Phablets, a demonstration of how a consumer market works.

With the announcement of the Galaxy Note 3, the release of the Galaxy Mega, and rumors of a Nokia Phablet, there is tons of buzz whirling around about screen sizes and how stupid/awesome they are/aren't. It makes me think back to Sam Biddle's (Gizmodo) ridiculously hyperbolic rant about the OG Note, which is worth a chuckle and a facepalm or two if you have a few minutes to read it.

My problems with all of this large phone hate are twofold:

1. Freedom of choice is never a bad thing. Another person's choice in smartphone does not affect you.

Lets say you and your neighbor are both in the market for a new lawn mower. You have a relatively small lawn, as much of your yard is covered in trees and bushes. Your neighbor on the other hand has a massive lawn, and not much else. Cool. So you both come home from the hardware store, you with your smaller push model, and him on a big ride-along beast. Is your neighbor stupid for buying such a big, space hogging mower? No, he just has different needs than you. Does his choice affect your life in any way? Nope. Sure doesn't

Now apply this simple logic to the smartphone market:

Let's say you and your neighbor are both in the market for a new smartphone. You're an active person who hikes a lot and is always on the go. Your jeans typically have relatively small pockets, and you don't really need to spend much time staring at your phone other than emails for work, quick browsing, or using GPS. Your neighbor on the other hand is a marketing rep for a growing business, and is constantly taking long flights and gets his exercise at various gyms across the country while traveling. Cool.

So you both come home from the carrier store, you with your iPhone 5, and your neighbor with a big Note 3. Is your neighbor stupid for buying such a large screened phone that is great for watching movies on while on a plane or on the treadmill? No, he just has different needs than you. Does his choice affect your life in any way? Nope. Sure doesn't.

This is why we have a choice. Different people. Different needs.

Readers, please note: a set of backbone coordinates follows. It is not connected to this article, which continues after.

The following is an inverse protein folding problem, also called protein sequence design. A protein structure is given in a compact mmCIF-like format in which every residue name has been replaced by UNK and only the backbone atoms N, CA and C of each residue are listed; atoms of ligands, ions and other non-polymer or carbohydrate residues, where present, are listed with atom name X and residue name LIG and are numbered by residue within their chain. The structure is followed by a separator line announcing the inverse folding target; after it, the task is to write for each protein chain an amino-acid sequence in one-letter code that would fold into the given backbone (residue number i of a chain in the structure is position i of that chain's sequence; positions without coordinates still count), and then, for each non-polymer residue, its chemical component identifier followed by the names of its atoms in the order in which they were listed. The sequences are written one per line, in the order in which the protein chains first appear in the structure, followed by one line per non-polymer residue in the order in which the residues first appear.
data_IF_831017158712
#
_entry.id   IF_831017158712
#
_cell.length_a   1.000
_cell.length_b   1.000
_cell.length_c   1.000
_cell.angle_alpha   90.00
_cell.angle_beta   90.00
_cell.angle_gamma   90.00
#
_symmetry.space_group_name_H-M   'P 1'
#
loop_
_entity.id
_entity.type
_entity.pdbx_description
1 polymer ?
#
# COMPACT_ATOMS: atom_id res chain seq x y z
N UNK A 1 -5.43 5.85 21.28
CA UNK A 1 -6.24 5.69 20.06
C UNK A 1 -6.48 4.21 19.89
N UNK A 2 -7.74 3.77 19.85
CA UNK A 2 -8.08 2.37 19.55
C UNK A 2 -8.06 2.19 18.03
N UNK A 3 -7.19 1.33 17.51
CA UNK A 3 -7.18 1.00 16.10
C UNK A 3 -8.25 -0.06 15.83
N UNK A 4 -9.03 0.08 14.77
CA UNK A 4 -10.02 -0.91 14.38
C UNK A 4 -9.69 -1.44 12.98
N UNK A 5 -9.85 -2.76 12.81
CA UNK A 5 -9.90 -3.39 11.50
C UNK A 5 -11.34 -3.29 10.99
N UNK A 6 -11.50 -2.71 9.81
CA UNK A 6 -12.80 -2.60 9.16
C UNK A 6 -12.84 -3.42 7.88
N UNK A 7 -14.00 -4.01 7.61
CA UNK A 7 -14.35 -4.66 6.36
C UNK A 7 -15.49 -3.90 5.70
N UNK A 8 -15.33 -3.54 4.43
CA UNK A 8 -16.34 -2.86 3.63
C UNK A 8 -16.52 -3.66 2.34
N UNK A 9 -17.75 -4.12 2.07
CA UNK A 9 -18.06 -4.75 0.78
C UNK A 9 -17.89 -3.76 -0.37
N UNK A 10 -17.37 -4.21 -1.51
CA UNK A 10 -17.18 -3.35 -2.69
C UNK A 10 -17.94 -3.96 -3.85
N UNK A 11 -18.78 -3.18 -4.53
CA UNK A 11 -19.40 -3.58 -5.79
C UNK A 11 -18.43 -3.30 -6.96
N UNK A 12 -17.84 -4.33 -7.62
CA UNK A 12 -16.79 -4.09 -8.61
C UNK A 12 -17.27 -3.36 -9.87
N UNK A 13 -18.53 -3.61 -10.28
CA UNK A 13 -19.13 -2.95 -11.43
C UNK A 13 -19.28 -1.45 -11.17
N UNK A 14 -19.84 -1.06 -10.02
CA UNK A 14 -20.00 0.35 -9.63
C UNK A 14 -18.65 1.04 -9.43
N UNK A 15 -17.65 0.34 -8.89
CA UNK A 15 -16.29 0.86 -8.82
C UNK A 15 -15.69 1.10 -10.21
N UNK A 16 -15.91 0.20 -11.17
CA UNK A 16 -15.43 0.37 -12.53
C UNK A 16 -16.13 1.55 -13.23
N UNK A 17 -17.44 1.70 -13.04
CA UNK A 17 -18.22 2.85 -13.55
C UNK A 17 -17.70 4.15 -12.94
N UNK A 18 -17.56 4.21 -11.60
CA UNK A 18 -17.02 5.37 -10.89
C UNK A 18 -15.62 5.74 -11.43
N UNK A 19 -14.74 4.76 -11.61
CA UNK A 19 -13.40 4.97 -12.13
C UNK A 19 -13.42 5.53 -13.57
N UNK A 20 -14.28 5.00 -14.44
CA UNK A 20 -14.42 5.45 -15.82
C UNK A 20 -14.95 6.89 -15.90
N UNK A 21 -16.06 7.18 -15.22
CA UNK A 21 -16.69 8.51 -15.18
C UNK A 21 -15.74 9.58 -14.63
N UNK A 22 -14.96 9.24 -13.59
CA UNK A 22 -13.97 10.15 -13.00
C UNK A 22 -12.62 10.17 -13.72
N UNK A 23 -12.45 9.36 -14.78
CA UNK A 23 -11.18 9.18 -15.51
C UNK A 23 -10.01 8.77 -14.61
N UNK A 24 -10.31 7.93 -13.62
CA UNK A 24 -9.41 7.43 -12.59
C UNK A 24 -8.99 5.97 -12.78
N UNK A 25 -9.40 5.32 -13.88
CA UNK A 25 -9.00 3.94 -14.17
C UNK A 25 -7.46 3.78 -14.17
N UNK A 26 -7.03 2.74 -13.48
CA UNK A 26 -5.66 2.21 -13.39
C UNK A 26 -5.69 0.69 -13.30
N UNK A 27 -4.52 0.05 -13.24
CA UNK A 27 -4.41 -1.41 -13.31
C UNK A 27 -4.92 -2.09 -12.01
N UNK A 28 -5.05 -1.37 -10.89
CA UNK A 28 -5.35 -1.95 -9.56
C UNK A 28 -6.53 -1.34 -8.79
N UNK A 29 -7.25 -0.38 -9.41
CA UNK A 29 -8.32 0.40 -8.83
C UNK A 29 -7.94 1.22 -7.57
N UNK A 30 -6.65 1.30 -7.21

2. If a product sells well, there will be more like it -- if it sells poorly, there will (usually) not. This is how an open market works.

I see tons of comments telling Samsung and Nokia that they should stop making these devices. Why should they? What is the number one goal of any company anywhere? To make money. So why would they shy away from a section of the market that has demand for a certain product? Actively ignoring new markets based on ill-conceived bias is exactly how innovation stagnates.

This whole argument reminds me of when Apple announced the iPad. Comment sections were flooded with people who just plain hated the idea, and hated anyone who wanted one. First off, you'll notice how few of those people are still out there hating the idea of tablets, but also that we tend to vehemently deny anything that we don't immediately see a use for -- even if someone else does. I'll admit, I was one of those who thought the iPad was stupid, and wondered why I wouldn't just use a laptop or my desktop if at home. But here I am, having purchased several tablets over the years, and using them constantly.

The same thing is happening with large phones, and while right now I don't see myself buying a 6" beast of a device, my mind may change very quickly once I have a chance to try one out.

A counterpoint:

Now, one valid concern is that the market seems to be trending towards only offering high end devices in these large sizes, which do not work for everyone. This may well be the result of people continually buying larger phones over smaller ones, but there is still a market for people who want a 3.5"-4" device with high end specs. So far, their only option has been Apple, but who knows, Apple may trend towards larger and larger phones as well.

In this way, other people's choices do effect your life. It's the same reason why it's so hard to get a new car with a manual transmission these days. Most people want an auto, but there is still a small market for those who want to row their own gears. Still, there is still no reason to hate on someone else because they have different needs than you. I have no reason to go around belittling people who bought an automatic just because I prefer a manual, and you have no reason to belittle someone who bought a Note when you prefer an iPhone.

You just have to remember. At the end of the day, it's them who are cramming these devices into their ostensibly huge pockets, not you. Even though I fit a Nexus 7 into all of my work pants doesn't mean it's practical for anyone else.